- Nikon D5300 vs Canon EOS T5i 700D Quality
- Nikon D5300 vs Canon EOS T5i 700D Noise
- Nikon D5300 sample images
- Nikon D5300 verdict
Nikon D5300 vs Canon EOS T5i 700D Noise
To compare noise levels under real-life conditions, I shot this scene with the Nikon D5300 and the Canon EOS T5i 700D, within a few moments of each other using their best quality JPEG settings
The Nikon D5300 was fitted with the 18-55mm f3.5-5.6 G VR kit lens and the Canon was likewise fitted with its 18-55mm f3.6-5.6 IS STM kit lens.
Both cameras were set to Aperture priority mode and, with the exceptions noted below, all camera settings were left on the defaults.
I Also shot this test using the D5300’s 12-bit RAW mode and will publish those results as soon as suport for th D5300’s RAW files is available in Adobe Camera Raw.
The image above was taken with the Nikon D5300. I’d earlier determined that the best results from the 18-55mm kit lens on both the D5300 and the Canon EOS T5i 700D were produced at f5.6 so both cameras were set to aperture priority and f5.6 was selected. At 100 ISO both selected an exposure of 1/2s. Active D-lighting on the D5300 and Auto Lighting Optimizer on the T5i 700D were turned off as they can affect noise. The D5300 JPEG file measured 9.59MB and, as usual, the crops are taken from the areas marked by the red rectangle.
The 100 ISO crop from the Nikon D5300 is hard to fault, if there are any noisy pixels there you’d have to look very hard indeed to spot them in this 100 percent crop. The text is nice and crisp as are the edges of the memorial panel, there might be just the tiniest hint of a texture in the white background of the panel but it doesn’t detract from the image quality in any way.
At 200 ISO there’s a very slight increase in that texture and it’s also making an appearence in the cream-coloured wall behind the panel, it’s stil very slight though and nothing to worry about and the same can be said of the equally small increments in noise that occur at 400 and 800 ISO. There’s obviously a visible difference between 100 ISO and 800 ISO, but you can use any of these sensitivity settings without risking image quality even at 100 percent output sizes.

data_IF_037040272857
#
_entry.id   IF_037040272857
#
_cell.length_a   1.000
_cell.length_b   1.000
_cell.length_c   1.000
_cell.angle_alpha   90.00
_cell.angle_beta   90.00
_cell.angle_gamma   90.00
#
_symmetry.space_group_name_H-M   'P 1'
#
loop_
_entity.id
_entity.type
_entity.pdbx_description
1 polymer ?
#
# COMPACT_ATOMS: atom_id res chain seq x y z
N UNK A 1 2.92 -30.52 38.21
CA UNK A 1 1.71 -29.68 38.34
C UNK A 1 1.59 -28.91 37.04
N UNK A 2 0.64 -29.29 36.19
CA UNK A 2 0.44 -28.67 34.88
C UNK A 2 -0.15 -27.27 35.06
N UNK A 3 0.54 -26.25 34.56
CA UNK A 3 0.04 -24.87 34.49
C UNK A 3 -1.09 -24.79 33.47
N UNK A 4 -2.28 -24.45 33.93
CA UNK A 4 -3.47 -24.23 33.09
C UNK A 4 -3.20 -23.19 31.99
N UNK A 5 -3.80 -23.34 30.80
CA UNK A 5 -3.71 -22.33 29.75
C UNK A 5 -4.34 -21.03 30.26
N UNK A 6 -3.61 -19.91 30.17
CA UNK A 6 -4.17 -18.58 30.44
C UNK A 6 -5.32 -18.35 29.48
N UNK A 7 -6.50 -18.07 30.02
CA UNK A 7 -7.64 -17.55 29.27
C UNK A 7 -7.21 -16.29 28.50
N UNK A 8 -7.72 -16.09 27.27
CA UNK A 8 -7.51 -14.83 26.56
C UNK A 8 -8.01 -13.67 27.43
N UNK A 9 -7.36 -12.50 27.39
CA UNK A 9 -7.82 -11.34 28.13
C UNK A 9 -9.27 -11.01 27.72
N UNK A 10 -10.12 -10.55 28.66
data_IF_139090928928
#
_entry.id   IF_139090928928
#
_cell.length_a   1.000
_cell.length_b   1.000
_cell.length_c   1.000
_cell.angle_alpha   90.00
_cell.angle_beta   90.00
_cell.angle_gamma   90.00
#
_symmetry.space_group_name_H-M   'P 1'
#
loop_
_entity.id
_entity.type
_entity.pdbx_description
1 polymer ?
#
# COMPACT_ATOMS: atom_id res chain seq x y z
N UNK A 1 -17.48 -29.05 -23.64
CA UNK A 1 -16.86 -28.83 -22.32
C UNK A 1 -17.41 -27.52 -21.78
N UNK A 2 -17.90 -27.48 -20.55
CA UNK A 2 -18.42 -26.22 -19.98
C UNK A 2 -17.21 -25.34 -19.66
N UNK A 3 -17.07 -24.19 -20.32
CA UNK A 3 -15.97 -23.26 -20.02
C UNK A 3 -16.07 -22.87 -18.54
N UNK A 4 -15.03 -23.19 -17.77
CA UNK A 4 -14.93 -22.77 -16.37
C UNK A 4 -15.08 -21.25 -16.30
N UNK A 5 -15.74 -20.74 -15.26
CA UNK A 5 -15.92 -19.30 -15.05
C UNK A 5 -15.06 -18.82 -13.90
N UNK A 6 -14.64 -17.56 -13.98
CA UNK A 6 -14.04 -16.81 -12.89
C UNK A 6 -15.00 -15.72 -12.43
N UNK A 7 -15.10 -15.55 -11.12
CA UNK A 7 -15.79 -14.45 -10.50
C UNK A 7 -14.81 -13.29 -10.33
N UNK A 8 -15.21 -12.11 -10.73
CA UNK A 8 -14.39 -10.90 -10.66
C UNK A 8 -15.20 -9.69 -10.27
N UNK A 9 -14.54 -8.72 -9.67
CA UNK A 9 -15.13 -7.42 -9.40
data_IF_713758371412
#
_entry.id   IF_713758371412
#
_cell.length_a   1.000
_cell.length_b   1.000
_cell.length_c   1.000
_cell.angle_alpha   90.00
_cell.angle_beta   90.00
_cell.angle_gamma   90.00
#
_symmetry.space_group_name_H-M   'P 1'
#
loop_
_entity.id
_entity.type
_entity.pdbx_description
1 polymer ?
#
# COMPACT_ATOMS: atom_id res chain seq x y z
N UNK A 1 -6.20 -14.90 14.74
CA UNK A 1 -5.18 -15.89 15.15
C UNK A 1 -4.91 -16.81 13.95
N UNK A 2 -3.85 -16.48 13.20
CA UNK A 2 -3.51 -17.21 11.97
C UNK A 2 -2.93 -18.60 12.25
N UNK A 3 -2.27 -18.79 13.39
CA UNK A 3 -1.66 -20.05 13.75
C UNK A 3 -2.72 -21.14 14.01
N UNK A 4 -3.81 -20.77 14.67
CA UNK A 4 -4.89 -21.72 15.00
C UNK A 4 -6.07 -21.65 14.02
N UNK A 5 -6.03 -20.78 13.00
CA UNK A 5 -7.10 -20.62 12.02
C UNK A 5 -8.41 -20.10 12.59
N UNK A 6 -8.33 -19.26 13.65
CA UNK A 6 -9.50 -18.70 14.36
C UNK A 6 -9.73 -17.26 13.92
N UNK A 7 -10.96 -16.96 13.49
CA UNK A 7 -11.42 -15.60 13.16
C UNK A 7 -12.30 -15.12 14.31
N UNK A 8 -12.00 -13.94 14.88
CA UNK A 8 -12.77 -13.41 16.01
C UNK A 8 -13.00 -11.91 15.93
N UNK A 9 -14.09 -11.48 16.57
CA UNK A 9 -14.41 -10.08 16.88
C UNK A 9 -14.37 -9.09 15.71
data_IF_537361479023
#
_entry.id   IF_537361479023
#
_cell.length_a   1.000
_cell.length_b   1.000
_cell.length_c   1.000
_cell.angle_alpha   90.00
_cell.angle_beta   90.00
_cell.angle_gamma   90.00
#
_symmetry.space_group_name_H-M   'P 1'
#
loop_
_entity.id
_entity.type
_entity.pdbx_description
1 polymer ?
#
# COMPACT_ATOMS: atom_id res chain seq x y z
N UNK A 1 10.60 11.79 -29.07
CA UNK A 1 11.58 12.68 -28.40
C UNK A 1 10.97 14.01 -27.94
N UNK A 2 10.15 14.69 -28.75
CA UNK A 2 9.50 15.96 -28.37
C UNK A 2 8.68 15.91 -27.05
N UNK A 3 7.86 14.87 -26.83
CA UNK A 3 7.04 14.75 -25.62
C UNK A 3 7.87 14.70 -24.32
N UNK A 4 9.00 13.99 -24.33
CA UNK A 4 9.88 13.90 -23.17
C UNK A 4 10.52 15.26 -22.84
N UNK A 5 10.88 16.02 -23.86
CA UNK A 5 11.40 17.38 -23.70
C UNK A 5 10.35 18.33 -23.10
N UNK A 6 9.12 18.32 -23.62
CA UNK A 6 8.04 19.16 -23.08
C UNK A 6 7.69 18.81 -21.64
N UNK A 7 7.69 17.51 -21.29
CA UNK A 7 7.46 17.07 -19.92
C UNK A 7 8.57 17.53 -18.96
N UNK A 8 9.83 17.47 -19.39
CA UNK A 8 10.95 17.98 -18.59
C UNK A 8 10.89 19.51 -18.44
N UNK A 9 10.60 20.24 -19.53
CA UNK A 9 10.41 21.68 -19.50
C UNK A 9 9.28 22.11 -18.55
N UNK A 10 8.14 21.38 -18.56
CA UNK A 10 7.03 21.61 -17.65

1600 ISO sees a bigger drop in image quality as a result of noise, but it’s still holding up well and although there’s now a fine graininess to the whole crop area, I’d stil be more than happy with this at 100 percent. It’s not until you get to 3200 ISO that things start to look quite clumpy and medium sized detail is obscured. Even so, the text is still readable and for some subjects a 100 percent print at this ISO setting wouldn’t be a problem. At 6400 ISO things are starting to look ugly though, and from here on up it’s a question of use only in emergencies, but that doesn’t mean these higher ISO settings are superfluous. The saturation and colour balance holds up and at smaler sizes they look almost respectable.
So how do these crops from the Nikon D5300 compare with those from the Canon EOS T5i 700D? At 100 ISO there’s not a lot in it, but it looks to me like the Canon crop has a marginaly higher level of noise and less of the fine detail is visible. The text looks comparatively soft, as though covered by a fine gauze. As it stands it’s a perfectly good result, but there’s no denying the D5300 crop looks crisper and cleaner.
From 200 to 1600 ISO, the sensitivities most people probably use most often in low light, there’s the same marginal gap, you’d have to be pixel-peeping these 100 percent crops to spot it, but it’s definitely there. At 3200 ISO I reckon the gap widens slightly, with the Nikon D5300 crop displaying less clumpiness and colour noise than the one from the T5i 700D. From there on up it looks to me like the D5300 crops maintain a lead, though it’s of limited practical use as neither look great. Overall though, I think there’s no doubt that the D5300’s 24 Megapixel sensor delivers better noise performance than the T5i 700D’s 18 Megapixel one. That comes as no surprise given that I got broadly the same result comparing the D5200 with the EOS T4i 650D a little under a year ago.
Of course this page is also comparing each camera’s processign engines as I’m looking at out-of-camera JPEGs. Once the D5300 is supported by ACR I’ll be making an additional RAW comparison using the same settings to see what each are capable of delivering. Now head over to my Nikon D5300 sample images to see some more real-life shots in a variety of conditions, or skip to my verdict!